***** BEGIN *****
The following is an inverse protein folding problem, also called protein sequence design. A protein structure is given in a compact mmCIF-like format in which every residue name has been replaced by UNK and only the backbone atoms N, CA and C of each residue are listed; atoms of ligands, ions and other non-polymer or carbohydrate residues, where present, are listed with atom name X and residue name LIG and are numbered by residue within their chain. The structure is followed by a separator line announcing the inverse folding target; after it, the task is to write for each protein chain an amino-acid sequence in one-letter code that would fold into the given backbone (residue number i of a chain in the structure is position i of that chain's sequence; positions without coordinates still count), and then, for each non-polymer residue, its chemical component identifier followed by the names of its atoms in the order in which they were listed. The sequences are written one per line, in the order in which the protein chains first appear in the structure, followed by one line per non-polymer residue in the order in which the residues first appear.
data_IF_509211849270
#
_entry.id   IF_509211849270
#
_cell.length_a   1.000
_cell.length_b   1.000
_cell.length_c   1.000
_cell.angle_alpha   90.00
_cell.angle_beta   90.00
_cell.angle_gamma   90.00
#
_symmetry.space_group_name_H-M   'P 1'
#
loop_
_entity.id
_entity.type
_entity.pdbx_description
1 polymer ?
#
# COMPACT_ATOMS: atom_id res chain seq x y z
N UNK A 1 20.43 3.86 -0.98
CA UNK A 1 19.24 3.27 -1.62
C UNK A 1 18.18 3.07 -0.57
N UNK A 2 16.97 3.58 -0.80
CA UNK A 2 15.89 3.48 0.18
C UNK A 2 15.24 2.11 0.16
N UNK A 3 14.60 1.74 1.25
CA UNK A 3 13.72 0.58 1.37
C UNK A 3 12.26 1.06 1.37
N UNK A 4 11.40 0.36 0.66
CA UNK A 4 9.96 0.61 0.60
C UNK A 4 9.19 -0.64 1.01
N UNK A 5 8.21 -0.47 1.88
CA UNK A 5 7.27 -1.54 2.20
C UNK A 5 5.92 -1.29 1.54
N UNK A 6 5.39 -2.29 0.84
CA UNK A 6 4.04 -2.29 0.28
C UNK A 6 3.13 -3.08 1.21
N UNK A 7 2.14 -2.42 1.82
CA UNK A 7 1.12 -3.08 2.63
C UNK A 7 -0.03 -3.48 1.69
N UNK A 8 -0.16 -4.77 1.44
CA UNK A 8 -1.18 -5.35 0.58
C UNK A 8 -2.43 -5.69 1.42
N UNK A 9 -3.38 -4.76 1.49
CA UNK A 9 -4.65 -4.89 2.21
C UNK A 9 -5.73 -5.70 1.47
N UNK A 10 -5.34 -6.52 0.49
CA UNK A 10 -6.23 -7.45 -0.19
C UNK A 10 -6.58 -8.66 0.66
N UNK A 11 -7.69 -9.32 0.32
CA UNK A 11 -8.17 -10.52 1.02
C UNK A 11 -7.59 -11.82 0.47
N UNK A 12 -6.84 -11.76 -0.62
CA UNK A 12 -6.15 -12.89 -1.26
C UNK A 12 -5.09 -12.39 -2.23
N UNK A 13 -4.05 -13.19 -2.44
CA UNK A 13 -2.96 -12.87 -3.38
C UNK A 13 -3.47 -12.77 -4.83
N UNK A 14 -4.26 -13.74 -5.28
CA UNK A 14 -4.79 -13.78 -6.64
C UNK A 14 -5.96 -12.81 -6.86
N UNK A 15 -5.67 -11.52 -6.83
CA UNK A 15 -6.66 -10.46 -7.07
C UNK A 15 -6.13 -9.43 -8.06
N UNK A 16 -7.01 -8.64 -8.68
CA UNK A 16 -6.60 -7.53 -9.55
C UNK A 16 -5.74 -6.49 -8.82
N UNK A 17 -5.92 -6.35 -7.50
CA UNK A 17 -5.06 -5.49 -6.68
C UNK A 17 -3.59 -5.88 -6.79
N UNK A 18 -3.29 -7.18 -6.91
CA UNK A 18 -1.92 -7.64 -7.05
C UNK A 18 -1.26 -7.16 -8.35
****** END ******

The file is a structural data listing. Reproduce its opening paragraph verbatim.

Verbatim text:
The following is an inverse protein folding problem, also called protein sequence design. A protein structure is given in a compact mmCIF-like format in which every residue name has been replaced by UNK and only the backbone atoms N, CA and C of each residue are listed; atoms of ligands, ions and other non-polymer or carbohydrate residues, where present, are listed with atom name X and residue name LIG and are numbered by residue within their chain. The structure is followed by a separator line announcing the inverse folding target; after it, the task is to write for each protein chain an amino-acid sequence in one-letter code that would fold into the given backbone (residue number i of a chain in the structure is position i of that chain's sequence; positions without coordinates still count), and then, for each non-polymer residue, its chemical component identifier followed by the names of its atoms in the order in which they were listed. The sequences are written one per line, in the order in which the protein chains first appear in the structure, followed by one line per non-polymer residue in the order in which the residues first appear.